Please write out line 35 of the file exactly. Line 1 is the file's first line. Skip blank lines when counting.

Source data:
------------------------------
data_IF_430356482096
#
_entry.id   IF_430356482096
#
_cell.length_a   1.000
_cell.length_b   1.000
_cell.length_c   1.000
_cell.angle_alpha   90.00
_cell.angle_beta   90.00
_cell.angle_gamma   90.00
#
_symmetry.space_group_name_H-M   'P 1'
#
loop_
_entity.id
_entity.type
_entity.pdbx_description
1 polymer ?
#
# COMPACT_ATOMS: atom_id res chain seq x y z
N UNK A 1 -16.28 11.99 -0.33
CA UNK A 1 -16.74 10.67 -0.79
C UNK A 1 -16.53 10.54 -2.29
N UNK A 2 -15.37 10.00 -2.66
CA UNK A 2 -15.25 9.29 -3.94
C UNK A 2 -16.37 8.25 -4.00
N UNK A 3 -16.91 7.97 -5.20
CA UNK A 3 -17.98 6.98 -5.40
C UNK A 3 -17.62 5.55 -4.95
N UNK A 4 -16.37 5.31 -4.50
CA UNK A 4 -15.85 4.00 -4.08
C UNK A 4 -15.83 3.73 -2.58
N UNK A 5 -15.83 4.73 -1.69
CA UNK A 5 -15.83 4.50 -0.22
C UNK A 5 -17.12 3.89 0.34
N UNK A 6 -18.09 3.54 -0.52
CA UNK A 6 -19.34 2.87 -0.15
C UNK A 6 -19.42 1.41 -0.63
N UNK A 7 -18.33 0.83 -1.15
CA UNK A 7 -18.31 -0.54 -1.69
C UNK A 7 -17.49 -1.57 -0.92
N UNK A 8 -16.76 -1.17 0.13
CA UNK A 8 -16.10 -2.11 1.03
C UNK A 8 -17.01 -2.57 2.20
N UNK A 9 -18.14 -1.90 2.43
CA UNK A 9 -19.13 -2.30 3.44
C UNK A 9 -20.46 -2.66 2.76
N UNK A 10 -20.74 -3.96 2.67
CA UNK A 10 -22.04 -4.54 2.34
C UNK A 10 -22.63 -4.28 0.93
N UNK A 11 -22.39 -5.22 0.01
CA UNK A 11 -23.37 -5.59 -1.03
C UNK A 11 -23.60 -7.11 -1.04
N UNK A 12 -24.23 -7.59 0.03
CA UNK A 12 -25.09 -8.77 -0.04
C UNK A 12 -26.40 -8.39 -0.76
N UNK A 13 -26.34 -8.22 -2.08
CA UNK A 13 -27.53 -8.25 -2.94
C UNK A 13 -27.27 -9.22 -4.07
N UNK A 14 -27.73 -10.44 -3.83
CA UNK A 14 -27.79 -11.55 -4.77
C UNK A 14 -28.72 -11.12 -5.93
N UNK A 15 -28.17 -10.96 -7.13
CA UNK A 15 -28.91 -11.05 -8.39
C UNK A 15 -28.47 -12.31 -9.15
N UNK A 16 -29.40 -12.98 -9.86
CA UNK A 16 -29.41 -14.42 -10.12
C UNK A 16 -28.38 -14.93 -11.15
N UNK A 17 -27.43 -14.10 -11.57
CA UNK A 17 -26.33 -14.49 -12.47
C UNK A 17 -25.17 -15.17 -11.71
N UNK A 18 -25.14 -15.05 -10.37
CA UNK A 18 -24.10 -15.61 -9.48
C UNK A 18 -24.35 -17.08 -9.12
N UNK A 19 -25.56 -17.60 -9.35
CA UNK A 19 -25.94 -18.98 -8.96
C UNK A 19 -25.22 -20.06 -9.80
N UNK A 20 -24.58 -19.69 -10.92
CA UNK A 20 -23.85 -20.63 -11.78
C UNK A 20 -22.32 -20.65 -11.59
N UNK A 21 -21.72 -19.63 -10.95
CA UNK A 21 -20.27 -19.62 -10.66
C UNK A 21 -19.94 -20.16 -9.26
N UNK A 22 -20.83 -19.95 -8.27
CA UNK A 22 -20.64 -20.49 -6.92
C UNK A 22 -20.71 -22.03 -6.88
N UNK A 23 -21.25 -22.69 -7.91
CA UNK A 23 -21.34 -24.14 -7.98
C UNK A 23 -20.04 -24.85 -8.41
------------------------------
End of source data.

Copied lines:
C UNK A 5 -17.12 3.89 0.34